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Book Review: Ellen Tebbits by Beverly Cleary

Suddenly Ellen was angry. She was angry because she had not guessed that it was Otis instead of Austine who untied her sash. She was angry because she had slapped Austine. She was angry because Austine had not explained what had really happened but, most of all she was angry because she and Austine had not made up. The quarrel had lasted so long that Ellen supposed now they would never make up.

Ellen tebbitsThe other day when I was covering a desk for the children’s department, I walked past a book shelf in the junior fiction section. Then I turned around and went back, because I had just spotted something I hadn’t thought of (consciously, at least) in decades:

Ellen Tebbits by Beverly Cleary

This funny little book tells the story of Ellen, who becomes friends with Austine after they discover they each share a secret: their mothers make them wear winter underwear.

I glanced at the cover and the feeling of the book flooded back to me: something about a girl hiding in a broom closet so the other ballet-class friends didn’t see her embarrassing underwear. And something about brownies. And friendship. And a beet???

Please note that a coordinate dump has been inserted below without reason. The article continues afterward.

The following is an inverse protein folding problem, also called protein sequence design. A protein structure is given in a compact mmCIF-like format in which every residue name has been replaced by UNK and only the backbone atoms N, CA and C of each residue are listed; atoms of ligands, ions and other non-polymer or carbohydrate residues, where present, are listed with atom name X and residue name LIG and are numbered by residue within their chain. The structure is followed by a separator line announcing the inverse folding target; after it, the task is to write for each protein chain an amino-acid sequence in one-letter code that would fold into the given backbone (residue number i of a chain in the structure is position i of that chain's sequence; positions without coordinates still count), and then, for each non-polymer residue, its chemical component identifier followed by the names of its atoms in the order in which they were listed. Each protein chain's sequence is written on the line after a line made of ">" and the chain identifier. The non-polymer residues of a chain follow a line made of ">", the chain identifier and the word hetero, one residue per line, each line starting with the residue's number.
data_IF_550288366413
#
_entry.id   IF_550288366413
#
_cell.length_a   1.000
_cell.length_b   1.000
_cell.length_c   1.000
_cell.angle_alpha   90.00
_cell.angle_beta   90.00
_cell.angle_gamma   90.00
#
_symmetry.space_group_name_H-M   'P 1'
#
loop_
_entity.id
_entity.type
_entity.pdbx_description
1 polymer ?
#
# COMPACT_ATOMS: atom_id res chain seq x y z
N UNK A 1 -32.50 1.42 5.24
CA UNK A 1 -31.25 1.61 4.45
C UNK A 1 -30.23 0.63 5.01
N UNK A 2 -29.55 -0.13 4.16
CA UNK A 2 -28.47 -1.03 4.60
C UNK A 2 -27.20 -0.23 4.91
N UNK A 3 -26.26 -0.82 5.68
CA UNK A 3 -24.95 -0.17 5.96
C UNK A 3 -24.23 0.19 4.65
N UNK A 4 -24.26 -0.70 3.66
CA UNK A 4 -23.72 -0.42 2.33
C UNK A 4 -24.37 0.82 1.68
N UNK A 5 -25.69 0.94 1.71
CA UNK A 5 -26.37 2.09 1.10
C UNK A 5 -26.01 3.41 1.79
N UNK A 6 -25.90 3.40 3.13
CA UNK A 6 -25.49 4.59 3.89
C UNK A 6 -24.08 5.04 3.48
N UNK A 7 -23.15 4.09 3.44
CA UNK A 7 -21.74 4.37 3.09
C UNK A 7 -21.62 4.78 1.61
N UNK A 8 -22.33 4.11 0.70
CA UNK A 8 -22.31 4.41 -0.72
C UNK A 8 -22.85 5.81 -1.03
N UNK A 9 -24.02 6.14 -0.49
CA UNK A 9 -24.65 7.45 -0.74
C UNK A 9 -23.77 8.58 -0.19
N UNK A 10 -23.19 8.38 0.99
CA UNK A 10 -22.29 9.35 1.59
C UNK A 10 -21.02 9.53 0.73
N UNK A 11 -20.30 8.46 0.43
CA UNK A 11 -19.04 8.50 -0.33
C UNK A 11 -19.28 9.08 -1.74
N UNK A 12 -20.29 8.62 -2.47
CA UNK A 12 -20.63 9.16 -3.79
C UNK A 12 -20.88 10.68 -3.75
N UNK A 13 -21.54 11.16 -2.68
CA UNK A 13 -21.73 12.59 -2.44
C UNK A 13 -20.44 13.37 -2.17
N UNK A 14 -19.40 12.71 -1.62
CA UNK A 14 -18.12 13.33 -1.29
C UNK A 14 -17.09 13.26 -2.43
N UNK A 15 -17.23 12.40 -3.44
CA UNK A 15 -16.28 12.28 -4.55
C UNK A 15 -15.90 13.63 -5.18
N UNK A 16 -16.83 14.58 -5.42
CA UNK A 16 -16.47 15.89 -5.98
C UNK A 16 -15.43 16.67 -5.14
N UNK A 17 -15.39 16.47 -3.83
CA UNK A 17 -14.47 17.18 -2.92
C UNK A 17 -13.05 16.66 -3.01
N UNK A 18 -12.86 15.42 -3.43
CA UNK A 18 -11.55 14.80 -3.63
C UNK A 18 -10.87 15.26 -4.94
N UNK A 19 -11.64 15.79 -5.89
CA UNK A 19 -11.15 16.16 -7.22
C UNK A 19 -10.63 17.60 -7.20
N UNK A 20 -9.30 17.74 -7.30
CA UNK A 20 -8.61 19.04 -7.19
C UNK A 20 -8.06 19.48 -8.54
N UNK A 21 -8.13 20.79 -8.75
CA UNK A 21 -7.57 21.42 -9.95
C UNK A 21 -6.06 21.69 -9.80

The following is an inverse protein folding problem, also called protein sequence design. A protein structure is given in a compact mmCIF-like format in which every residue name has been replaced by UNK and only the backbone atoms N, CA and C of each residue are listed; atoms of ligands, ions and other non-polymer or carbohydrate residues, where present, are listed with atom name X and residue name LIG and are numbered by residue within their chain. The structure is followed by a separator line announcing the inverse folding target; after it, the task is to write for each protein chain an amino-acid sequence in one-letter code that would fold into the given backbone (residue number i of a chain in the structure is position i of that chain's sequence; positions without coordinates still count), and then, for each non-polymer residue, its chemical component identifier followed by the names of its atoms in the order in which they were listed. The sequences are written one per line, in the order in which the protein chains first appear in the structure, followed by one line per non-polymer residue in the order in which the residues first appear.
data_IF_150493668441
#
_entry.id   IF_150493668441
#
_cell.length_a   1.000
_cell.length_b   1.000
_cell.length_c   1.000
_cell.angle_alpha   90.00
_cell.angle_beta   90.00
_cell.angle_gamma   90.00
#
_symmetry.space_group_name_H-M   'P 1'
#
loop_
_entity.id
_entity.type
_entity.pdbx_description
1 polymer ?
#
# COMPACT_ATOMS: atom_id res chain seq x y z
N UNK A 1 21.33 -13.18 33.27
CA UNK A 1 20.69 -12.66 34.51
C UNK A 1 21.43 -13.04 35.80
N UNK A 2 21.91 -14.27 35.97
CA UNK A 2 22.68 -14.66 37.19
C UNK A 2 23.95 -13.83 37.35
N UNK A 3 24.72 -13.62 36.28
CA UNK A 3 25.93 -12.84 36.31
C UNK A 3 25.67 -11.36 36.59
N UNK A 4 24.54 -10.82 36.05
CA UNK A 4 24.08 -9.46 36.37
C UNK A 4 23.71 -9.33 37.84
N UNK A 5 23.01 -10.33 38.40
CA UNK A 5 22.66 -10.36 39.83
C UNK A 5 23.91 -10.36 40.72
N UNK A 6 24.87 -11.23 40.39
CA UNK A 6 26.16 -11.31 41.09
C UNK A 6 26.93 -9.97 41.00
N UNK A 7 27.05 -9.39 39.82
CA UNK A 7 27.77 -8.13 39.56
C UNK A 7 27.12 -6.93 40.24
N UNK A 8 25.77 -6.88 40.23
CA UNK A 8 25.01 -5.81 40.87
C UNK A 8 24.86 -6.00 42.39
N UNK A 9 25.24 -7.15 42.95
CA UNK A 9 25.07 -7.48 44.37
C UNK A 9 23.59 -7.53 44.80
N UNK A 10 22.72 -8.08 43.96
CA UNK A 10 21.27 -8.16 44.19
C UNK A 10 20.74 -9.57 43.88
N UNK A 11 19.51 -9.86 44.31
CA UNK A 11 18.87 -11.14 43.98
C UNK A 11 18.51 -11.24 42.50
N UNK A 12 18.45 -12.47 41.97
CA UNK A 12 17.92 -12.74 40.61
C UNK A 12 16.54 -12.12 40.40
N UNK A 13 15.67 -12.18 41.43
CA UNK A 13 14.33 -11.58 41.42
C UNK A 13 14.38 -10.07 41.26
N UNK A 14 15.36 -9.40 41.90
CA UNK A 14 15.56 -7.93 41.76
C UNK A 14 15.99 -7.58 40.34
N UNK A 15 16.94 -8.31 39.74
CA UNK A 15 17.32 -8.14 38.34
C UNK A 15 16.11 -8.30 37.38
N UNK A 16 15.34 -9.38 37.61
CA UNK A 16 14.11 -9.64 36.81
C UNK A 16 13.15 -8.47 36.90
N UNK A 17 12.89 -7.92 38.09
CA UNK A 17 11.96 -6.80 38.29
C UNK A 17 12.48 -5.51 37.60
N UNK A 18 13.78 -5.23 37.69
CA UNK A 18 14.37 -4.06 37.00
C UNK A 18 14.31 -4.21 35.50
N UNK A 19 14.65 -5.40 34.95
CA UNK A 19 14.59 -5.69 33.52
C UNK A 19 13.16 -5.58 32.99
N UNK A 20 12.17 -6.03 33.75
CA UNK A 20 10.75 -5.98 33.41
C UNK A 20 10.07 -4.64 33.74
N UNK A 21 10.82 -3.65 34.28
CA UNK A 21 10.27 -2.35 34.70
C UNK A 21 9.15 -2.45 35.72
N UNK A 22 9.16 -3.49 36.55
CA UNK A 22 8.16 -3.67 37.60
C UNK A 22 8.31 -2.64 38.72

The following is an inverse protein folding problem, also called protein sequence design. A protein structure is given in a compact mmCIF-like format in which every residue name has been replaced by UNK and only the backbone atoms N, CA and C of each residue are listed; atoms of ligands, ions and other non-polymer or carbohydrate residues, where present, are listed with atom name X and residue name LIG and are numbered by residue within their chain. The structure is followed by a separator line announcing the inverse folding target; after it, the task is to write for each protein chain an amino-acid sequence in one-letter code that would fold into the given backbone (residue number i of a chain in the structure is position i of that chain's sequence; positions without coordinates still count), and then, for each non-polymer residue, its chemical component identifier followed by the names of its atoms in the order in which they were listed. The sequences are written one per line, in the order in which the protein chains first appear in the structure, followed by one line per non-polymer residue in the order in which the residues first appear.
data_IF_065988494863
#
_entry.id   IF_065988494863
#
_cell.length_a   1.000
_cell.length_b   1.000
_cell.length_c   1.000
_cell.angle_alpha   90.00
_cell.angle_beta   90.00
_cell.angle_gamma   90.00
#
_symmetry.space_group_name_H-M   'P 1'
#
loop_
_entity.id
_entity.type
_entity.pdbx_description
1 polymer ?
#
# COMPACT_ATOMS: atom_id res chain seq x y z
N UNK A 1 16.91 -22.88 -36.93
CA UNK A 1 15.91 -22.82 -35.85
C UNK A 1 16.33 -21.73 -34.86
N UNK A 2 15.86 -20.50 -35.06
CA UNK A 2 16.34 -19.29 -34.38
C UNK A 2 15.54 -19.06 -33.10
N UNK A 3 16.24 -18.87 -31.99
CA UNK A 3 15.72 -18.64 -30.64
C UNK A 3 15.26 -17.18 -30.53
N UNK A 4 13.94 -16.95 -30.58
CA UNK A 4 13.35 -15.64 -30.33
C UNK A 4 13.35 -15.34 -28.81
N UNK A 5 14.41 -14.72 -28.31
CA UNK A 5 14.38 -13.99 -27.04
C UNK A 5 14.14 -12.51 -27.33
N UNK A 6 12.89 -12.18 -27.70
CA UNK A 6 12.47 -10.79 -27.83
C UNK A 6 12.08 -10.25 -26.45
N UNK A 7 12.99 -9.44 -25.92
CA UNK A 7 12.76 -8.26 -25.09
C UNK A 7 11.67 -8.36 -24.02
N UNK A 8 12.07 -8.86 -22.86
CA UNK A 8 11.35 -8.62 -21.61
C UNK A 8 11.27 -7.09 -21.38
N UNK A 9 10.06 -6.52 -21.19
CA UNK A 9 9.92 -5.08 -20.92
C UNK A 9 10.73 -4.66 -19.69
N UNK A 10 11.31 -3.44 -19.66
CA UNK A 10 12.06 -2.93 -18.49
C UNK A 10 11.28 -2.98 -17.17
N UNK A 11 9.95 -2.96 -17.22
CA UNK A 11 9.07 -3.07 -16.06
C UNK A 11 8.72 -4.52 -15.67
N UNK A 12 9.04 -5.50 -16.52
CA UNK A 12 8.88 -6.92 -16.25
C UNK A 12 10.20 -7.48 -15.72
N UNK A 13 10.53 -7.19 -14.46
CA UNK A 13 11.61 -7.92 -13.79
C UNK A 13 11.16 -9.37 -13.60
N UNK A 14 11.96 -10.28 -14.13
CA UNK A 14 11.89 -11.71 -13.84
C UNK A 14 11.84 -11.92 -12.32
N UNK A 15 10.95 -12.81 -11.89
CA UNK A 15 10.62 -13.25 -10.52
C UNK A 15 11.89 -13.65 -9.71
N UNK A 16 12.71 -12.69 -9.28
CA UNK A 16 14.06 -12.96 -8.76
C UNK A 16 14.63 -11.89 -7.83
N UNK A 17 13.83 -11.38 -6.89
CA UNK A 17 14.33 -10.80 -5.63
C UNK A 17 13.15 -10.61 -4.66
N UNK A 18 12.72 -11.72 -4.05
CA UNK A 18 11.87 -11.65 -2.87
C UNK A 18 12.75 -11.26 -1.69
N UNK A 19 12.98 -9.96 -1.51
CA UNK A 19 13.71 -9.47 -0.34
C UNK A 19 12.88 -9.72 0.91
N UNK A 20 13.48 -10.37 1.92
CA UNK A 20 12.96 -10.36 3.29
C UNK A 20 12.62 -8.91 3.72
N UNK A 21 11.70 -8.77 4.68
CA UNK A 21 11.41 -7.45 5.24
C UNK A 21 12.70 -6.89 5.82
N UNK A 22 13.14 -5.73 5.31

I took it home and reread it. And laughed so hard.

I loved Ellen Tebbits as a kid. I still love her and can totally relate to her struggle with underwear. (Thank God we’ve both moved past that little fun bit.) I had forgotten bits of her story, but my body still remembers how reading it made me feel. As a shy, anxious kid (we didn’t call it “anxious” back then though; I was “nervous” a lot), I had a hard time maintaining friendships, and Ellen’s friendship with Austine helped me at least know that all friendships had times when the other person ignored you and talked about you behind your back. And that everyone goes to school knowing it will be a lonely day when no one really talks to you.

(I wish I could hug third-grade Amy and somehow let her know it would all be OK.)

Reading a book written in 1951 in 2022 (and that means it was already almost thirty years old when I read it as a kid!) was an interesting experience, and I couldn’t feel the same way I did as a kid. Mainly this time I noticed the mothers, and how different they are from each other. And how integrated sexism was in the story (all of the kids who get a speaking part in the play are boys, and Otis Spofford is definitely graced with the benevolence of “boys will be boys”).

But I also found a little lost piece of myself in its pages, so close I could almost hug her.


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